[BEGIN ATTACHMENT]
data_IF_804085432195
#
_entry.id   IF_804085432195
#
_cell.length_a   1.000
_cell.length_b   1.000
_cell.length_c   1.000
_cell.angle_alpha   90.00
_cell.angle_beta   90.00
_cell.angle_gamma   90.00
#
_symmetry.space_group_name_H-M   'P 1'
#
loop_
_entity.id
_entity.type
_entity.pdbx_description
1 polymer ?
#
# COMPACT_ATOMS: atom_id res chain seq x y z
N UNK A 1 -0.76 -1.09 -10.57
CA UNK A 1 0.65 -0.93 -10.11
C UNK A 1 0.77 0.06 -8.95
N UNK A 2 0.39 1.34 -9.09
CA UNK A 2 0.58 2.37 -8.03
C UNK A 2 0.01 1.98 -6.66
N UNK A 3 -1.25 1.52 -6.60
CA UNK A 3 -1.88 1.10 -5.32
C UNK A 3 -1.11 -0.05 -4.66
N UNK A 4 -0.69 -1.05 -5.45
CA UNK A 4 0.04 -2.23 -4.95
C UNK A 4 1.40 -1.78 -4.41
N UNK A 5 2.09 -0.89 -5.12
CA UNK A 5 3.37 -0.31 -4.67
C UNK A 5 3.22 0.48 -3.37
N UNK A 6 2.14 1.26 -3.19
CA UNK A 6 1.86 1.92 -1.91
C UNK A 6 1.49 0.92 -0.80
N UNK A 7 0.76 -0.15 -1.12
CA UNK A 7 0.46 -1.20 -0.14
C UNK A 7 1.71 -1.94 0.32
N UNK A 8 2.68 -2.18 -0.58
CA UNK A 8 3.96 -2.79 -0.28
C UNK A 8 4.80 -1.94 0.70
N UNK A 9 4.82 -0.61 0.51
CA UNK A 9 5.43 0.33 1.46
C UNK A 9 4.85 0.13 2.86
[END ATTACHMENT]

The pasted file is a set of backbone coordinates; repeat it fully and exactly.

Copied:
data_IF_804085432195
#
_entry.id   IF_804085432195
#
_cell.length_a   1.000
_cell.length_b   1.000
_cell.length_c   1.000
_cell.angle_alpha   90.00
_cell.angle_beta   90.00
_cell.angle_gamma   90.00
#
_symmetry.space_group_name_H-M   'P 1'
#
loop_
_entity.id
_entity.type
_entity.pdbx_description
1 polymer ?
#
# COMPACT_ATOMS: atom_id res chain seq x y z
N UNK A 1 -0.76 -1.09 -10.57
CA UNK A 1 0.65 -0.93 -10.11
C UNK A 1 0.77 0.06 -8.95
N UNK A 2 0.39 1.34 -9.09
CA UNK A 2 0.58 2.37 -8.03
C UNK A 2 0.01 1.98 -6.66
N UNK A 3 -1.25 1.52 -6.60
CA UNK A 3 -1.88 1.10 -5.32
C UNK A 3 -1.11 -0.05 -4.66
N UNK A 4 -0.69 -1.05 -5.45
CA UNK A 4 0.04 -2.23 -4.95
C UNK A 4 1.40 -1.78 -4.41
N UNK A 5 2.09 -0.89 -5.12
CA UNK A 5 3.37 -0.31 -4.67
C UNK A 5 3.22 0.48 -3.37
N UNK A 6 2.14 1.26 -3.19
CA UNK A 6 1.86 1.92 -1.91
C UNK A 6 1.49 0.92 -0.80
N UNK A 7 0.76 -0.15 -1.12
CA UNK A 7 0.46 -1.20 -0.14
C UNK A 7 1.71 -1.94 0.32
N UNK A 8 2.68 -2.18 -0.58
CA UNK A 8 3.96 -2.79 -0.28
C UNK A 8 4.80 -1.94 0.70
N UNK A 9 4.82 -0.61 0.51
CA UNK A 9 5.43 0.33 1.46
C UNK A 9 4.85 0.13 2.86